Following acknowledgements and introduction, the book is divided into ten main chapters (the last appropriately titled “The Perfect English Gentleman”) covering Edwards’s career in music hall, radio, television, stage and screen as well as mentioning his early years, his wartime experiences, and his personal life in the penultimate chapter “Sex and the Comedian.” Though Edwards did marry, it appears the relationship may have been never consummated and he had several gay relationships although he (and Arthur Howard) were not predators attracted to young boys. Future Jimi Hendrix drummer Mitch Mitchell and Melvyn Hayes always praised Edwards’ professional abilities as a comedian. Until he was “outed,” he kept that part of his personal life private. But it was known to the press as I discovered in Bury when working with a former journalist in 1980.
Like the characters Edwards played, he did indulge in alcohol but could also control it and was never prey to the manic-depressive behavior that eventually killed Tony Hancock. Like Eric Sykes with whom he appeared on stage in Big Bad Mouse (1966), he was a conservative eccentric now missing from the British landscape, an avoid fox-hunter whose short-lived 1966 BBC TV series Mr. John Jorrocks (for which he shaved off his characteristic handlebar moustache) (58) and at one time stood for Parliament. He appears to have been a post-war, right-of-center Macmillan type of Tory and not the horrendous species generated by Thatcher and her quasi-Lovecraftian Old Ones desiring to return Britain to the dark era of Victorian values characterized by homelessness (even for the disabled), sanctioned benefits leading to a massive suicide epidemic, and a ruthlessness unthinkable decades ago.
As always with this author, this is a pleasurable book to read by an expert not only in his focused subject but also its cultural and entertainment background. It raises many memories. Apparently, neither the author nor myself ever found Richard Hearne’s Mr. Pastry all that funny (61, 132), and we both believe the 1995 Blackpool-set Funny Bones (featuring Jerry Lewis) “brilliant and much-underrated” (45, n.3). Slide’s comedic talents emerge again in sentences such as “Jack Adams…arranged for an audition at the Windmill Theatre in front of Vivian Van Damm (1889-1960), who perhaps unfortunately went by the initials, `VD.’” (49) Who can resist hearing again Noel Coward’s well known anecdote concerning two stars of The Sea Shall not have them (1954) once again? (130) On p.18, n.6 Slide has a great description of the Fletching Bonfire Society celebration that he attended on October 2017. I’m sure Slide expects American readers to not understand what the “long-forgotten British tabloid, Tit Bits” (57) was about.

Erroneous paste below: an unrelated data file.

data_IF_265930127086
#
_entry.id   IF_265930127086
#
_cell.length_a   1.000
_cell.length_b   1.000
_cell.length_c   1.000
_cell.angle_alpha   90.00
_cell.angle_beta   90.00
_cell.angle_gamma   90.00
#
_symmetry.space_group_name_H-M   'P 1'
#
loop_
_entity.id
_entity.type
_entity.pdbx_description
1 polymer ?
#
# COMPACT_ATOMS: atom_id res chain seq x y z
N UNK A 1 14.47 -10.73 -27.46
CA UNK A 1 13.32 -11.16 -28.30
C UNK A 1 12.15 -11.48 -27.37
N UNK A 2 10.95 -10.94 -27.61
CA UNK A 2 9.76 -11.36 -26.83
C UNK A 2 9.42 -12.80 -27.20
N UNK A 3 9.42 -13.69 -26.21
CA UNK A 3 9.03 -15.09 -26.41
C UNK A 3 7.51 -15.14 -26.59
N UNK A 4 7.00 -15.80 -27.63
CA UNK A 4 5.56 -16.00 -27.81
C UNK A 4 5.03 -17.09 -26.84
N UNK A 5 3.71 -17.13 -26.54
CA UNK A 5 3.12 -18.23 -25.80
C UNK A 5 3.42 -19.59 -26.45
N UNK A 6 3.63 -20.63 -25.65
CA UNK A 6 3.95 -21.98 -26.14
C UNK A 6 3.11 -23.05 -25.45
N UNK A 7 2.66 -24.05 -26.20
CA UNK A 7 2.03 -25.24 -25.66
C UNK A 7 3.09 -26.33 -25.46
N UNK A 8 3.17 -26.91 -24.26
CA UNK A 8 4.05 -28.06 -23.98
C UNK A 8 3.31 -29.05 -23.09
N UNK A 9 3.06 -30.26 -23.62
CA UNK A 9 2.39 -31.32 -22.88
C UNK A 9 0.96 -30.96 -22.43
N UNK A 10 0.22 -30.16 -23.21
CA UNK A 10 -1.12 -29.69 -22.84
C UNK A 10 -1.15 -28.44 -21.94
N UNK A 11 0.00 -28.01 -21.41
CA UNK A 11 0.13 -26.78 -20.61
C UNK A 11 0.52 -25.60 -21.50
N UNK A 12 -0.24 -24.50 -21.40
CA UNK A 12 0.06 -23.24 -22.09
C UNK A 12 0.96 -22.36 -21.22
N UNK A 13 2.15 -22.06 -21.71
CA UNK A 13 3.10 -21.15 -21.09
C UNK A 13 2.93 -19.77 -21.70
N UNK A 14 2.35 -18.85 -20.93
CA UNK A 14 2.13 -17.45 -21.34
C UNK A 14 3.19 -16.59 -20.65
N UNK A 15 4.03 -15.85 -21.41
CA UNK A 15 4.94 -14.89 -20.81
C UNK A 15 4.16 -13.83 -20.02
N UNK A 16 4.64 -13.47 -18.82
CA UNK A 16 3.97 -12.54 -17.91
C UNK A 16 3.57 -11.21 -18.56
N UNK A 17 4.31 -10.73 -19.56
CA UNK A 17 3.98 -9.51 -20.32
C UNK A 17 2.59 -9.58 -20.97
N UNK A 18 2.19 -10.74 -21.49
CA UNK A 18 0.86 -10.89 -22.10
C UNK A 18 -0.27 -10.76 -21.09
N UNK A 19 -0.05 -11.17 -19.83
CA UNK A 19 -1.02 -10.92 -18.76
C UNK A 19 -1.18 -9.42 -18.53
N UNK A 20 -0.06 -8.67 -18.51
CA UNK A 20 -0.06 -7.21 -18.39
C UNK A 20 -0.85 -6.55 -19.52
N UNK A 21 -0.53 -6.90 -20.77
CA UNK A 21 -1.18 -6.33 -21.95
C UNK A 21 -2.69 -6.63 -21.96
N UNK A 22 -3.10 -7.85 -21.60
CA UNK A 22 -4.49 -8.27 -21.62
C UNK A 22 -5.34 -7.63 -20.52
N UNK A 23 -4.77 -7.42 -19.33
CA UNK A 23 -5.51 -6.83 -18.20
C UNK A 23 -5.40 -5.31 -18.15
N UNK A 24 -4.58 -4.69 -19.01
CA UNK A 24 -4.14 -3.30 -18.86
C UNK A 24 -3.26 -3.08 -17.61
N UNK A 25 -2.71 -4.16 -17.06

Do I see in the following quote a pun on the well-known British term for “restroom” also referred to in the title Carry On at your Convenience (1971)?
The 1960 film version of Whack-O! was simply titled Bottoms Up! and conveniently or perhaps inconveniently its release coincided with Arthur Howard’s arrest for importuning or `cottaging’, as it is known in the gay community, in a public toilet. (83)
It was an ironic event for someone whose character in Whack-O! constantly engaged in what in America is known as “brown nosing.”
The author’s reference to often unjustifiably forgotten British entertainers evokes my version of “Yes, I remember them well” but not in Maurice Chevalier’s way. Among the forgotten names is Freddie Frinton (1909-1968) whom I remember often played a drunk in evening dress slurring that song then associated with Alma Cogan (1932-1966) “Sugar in the Morning” on The Arthur Haynes Show (1959). I did not know that he was also well known for his Dinner at One (1963) sketch shown on Scandinavian and German TV every New Year (130).
A few errors and omissions do occur. On p. 73 Slide states that Dick Bentley was “actually younger in real life than Jimmy Edwards” (73) when he certainly means older (See p. 64). No closed indentations occur after the quote on p. 139, para. 2. Should not “Irene Handle” be corrected to Irene Handl? (85) And The Sea shall not have them is not listed in the index. However, this is another remarkable book and I look forward to the appearance of Arthur Askey and his work with Richard “Stinker” Murdoch. Much Binding in the Marsh!
Tony Williams is Professor and Area Head of Film Studies in the Department of English, Southern Illinois University at Carbondale. He is also Contributing Editor to Film International.